The Budget provided an ideal opportunity to amend the compulsory requirement to buy an annuity by the age of 75 for those with money-purchase schemes. It was a disappointment.
It appears everyone except Chancellor Gordon Brown knows that, at present, pensioners are finding that annuities leave them with less income than they had reasonably expected due to the low gilt rates generated by the fiscal surpluses resulting from Brown's high taxes.
As a result, people are minimising their pension savings until the obligation to buy an annuity at the age of 75 is abolished. It is not the sort of message we want to be sending out to people – there are enough disincentives to save as it is.
Having carefully considered the recommendations of the Retirement Income Working Party chaired by Dr Oonagh McDonald, a Conservative Government will end the compulsory requirement to buy an annuity with the whole of an individual's pension fund. We believe current and future pensioners are far better at making decisions about saving for their own retirement than Brown. Those with money-purchase schemes will only need to ensure they have a sufficient minimum income to keep them off state benefits. The remaining capital in the pension fund will be theirs to keep and, if they want, pass on to their children. It is only right that people with pension funds see no reason why they should hand over money to insurers that they feel should rightfully go to their heirs on their death.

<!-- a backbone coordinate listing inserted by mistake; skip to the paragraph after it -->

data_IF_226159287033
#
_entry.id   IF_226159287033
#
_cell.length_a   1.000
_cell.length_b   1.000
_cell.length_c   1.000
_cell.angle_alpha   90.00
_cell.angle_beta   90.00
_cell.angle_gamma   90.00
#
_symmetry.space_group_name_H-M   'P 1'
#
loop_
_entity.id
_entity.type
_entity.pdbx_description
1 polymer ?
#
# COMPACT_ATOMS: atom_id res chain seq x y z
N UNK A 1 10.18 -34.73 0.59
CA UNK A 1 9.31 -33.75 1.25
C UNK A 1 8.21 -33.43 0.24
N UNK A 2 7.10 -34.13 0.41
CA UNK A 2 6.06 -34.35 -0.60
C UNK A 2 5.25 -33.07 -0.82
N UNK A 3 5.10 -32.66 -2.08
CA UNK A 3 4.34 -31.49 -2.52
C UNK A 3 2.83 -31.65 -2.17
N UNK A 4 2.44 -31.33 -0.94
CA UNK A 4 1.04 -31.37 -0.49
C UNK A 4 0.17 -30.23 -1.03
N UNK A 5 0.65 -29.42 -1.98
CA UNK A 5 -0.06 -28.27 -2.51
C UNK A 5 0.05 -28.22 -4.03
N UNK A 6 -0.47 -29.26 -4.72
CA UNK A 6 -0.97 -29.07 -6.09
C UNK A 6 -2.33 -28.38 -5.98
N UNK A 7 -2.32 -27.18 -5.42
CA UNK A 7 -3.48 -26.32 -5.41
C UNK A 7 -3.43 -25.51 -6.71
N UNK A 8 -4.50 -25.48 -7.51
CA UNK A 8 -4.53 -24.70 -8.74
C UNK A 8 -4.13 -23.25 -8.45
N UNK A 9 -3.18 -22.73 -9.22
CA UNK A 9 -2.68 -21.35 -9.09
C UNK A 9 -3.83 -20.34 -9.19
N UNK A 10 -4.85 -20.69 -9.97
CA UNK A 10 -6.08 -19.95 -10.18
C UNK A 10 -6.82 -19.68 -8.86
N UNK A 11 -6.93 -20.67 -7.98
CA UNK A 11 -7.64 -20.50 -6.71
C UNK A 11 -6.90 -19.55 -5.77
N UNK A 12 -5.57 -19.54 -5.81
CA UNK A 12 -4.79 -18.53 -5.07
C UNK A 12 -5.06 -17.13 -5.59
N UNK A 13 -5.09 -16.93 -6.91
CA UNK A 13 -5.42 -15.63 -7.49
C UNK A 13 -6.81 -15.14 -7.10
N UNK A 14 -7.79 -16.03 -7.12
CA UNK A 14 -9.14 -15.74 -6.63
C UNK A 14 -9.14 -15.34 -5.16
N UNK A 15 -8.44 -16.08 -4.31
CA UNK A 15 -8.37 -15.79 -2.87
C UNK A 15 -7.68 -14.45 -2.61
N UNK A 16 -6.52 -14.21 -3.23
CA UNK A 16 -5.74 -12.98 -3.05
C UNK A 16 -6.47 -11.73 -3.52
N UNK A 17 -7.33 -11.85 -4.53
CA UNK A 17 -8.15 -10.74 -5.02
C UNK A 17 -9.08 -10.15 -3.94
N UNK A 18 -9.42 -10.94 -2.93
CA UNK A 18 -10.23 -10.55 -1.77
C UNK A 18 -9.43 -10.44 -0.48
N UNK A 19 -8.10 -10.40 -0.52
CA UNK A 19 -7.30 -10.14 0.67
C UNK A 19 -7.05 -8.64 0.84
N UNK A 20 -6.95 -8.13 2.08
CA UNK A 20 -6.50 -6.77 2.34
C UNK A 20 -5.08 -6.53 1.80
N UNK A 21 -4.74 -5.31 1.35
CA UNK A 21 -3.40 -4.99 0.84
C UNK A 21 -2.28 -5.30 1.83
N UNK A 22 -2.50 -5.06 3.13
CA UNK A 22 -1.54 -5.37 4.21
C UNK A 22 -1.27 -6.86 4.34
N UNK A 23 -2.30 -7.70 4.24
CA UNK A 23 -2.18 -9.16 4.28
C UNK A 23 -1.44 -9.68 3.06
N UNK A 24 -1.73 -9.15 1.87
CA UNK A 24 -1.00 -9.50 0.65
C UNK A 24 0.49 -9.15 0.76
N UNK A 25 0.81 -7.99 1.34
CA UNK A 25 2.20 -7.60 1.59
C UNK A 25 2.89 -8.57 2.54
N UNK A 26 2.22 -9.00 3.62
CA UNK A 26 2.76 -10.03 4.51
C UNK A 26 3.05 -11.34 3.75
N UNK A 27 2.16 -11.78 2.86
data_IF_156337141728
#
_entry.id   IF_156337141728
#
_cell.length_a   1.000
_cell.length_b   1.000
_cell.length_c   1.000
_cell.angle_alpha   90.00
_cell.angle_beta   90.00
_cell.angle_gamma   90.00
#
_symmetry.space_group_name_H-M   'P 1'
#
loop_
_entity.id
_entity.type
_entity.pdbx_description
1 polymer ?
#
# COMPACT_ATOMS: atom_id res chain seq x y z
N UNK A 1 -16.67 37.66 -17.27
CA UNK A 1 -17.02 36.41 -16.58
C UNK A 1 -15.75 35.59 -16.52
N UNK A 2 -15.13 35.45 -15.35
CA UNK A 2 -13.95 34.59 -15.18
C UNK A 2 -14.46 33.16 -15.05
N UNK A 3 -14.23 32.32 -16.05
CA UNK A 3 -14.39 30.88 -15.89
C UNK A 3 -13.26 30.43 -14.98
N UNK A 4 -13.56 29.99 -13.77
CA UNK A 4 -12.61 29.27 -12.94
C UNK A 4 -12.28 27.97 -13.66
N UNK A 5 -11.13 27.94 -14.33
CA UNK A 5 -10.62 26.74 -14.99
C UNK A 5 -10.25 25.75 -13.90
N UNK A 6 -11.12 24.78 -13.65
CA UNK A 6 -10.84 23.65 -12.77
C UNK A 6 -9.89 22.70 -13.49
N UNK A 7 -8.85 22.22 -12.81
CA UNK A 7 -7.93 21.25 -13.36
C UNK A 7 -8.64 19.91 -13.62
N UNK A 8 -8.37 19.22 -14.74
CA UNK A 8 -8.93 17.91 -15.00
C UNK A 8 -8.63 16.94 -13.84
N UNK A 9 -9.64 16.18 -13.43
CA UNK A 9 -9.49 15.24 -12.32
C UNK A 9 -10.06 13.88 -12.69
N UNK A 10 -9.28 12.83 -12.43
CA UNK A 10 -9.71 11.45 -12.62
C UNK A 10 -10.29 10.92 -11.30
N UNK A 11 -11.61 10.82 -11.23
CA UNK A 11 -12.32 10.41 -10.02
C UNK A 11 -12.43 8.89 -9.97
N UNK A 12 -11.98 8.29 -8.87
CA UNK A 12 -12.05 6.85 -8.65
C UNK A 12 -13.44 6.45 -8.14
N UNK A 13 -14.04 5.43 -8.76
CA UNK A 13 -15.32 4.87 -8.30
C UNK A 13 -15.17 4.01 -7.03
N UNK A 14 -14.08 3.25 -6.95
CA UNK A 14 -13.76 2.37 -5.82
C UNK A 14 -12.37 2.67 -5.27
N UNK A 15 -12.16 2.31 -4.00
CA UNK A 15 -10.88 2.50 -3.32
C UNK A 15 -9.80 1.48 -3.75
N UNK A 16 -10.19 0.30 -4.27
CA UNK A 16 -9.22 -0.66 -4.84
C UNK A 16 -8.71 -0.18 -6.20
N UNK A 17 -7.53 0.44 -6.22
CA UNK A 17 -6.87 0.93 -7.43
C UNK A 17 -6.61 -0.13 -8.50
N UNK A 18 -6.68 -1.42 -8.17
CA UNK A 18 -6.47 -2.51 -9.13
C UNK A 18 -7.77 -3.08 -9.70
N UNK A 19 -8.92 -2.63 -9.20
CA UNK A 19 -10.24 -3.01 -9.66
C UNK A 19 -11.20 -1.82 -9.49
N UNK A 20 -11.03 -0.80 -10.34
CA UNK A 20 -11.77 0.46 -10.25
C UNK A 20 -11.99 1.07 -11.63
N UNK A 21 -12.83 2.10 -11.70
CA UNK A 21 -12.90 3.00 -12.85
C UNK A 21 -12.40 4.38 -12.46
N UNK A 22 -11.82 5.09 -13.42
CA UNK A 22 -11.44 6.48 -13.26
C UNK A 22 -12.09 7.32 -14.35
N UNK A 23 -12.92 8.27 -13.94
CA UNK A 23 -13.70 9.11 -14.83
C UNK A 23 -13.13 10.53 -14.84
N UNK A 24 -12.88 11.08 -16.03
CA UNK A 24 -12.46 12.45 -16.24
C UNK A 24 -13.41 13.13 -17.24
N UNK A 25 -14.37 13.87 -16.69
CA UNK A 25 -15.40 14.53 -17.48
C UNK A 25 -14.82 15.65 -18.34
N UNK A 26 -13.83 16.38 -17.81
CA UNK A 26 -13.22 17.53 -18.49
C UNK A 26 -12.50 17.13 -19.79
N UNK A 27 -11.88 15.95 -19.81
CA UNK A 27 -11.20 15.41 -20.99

Those who want to buy an annuity for certainty of income will still be free to do so – we are not abolishing annuities.
The reform of annuities must go hand in hand with a mission to cut the burdens being imposed on the pension industry over the past few years. It has had to wrestle with uncertainty over stakeholder pensions, the £5bn raid on pension funds and increasing red tape and complexity. One effect of the new burdens on personal and occupational pension schemes is an increase in the number of schemes closed to new members. For example, a report from the National Association of Pension Funds reveals that 17 per cent of final-salary pension schemes are now closed to new members (NAPF ann- ual survey 2000).
The result has been a massive decline in the number of new pension sch-emes. Since 1997, a total of 22,500 occupational pension schemes have been wound up and the number of new personal pension products has fallen from an average of nearly 30 a year between 1988 and 1996 to just 16 a year since 1997.
Much of the red tape is unnecessary and counter- productive in terms of achieving the Government's objective of encouraging further private pension provision. The pension industry should be left to devise ways of managing pension funds while it is the Government's job to lay the foundations that encourages private pensions to grow, not deteriorate.
If our wider objective is to make pension saving attractive and remove the disincentives, then ending the compulsory purchase of annuities and reducing complexity and red tape in the pension industry is surely the common sense we need.